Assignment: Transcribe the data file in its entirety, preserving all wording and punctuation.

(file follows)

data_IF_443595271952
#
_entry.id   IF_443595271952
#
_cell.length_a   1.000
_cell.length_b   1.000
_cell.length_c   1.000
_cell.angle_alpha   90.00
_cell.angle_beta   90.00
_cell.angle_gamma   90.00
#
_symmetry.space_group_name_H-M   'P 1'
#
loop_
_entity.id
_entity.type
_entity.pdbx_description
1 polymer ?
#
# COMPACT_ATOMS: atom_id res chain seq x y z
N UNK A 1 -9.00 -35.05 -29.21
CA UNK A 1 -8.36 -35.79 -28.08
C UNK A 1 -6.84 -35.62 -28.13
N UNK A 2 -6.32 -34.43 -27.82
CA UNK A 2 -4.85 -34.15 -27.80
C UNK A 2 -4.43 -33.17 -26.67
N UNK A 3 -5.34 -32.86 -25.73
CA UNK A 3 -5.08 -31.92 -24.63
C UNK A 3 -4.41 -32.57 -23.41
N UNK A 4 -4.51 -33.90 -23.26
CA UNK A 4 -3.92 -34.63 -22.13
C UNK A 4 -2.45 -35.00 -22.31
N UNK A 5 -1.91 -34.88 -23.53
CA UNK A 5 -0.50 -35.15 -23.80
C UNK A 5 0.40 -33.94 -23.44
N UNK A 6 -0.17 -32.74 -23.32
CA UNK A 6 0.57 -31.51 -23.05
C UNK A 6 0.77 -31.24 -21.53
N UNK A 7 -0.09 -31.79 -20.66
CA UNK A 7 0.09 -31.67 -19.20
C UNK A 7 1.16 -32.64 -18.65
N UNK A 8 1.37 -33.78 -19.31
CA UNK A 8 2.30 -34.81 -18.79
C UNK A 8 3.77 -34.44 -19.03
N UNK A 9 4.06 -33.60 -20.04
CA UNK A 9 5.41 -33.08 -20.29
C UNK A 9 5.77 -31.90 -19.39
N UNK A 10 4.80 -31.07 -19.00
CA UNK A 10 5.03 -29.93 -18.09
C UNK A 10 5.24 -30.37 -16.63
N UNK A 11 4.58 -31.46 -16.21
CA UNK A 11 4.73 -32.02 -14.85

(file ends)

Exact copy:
data_IF_443595271952
#
_entry.id   IF_443595271952
#
_cell.length_a   1.000
_cell.length_b   1.000
_cell.length_c   1.000
_cell.angle_alpha   90.00
_cell.angle_beta   90.00
_cell.angle_gamma   90.00
#
_symmetry.space_group_name_H-M   'P 1'
#
loop_
_entity.id
_entity.type
_entity.pdbx_description
1 polymer ?
#
# COMPACT_ATOMS: atom_id res chain seq x y z
N UNK A 1 -9.00 -35.05 -29.21
CA UNK A 1 -8.36 -35.79 -28.08
C UNK A 1 -6.84 -35.62 -28.13
N UNK A 2 -6.32 -34.43 -27.82
CA UNK A 2 -4.85 -34.15 -27.80
C UNK A 2 -4.43 -33.17 -26.67
N UNK A 3 -5.34 -32.86 -25.73
CA UNK A 3 -5.08 -31.92 -24.63
C UNK A 3 -4.41 -32.57 -23.41
N UNK A 4 -4.51 -33.90 -23.26
CA UNK A 4 -3.92 -34.63 -22.13
C UNK A 4 -2.45 -35.00 -22.31
N UNK A 5 -1.91 -34.88 -23.53
CA UNK A 5 -0.50 -35.15 -23.80
C UNK A 5 0.40 -33.94 -23.44
N UNK A 6 -0.17 -32.74 -23.32
CA UNK A 6 0.57 -31.51 -23.05
C UNK A 6 0.77 -31.24 -21.53
N UNK A 7 -0.09 -31.79 -20.66
CA UNK A 7 0.09 -31.67 -19.20
C UNK A 7 1.16 -32.64 -18.65
N UNK A 8 1.37 -33.78 -19.31
CA UNK A 8 2.30 -34.81 -18.79
C UNK A 8 3.77 -34.44 -19.03
N UNK A 9 4.06 -33.60 -20.04
CA UNK A 9 5.41 -33.08 -20.29
C UNK A 9 5.77 -31.90 -19.39
N UNK A 10 4.80 -31.07 -19.00
CA UNK A 10 5.03 -29.93 -18.09
C UNK A 10 5.24 -30.37 -16.63
N UNK A 11 4.58 -31.46 -16.21
CA UNK A 11 4.73 -32.02 -14.85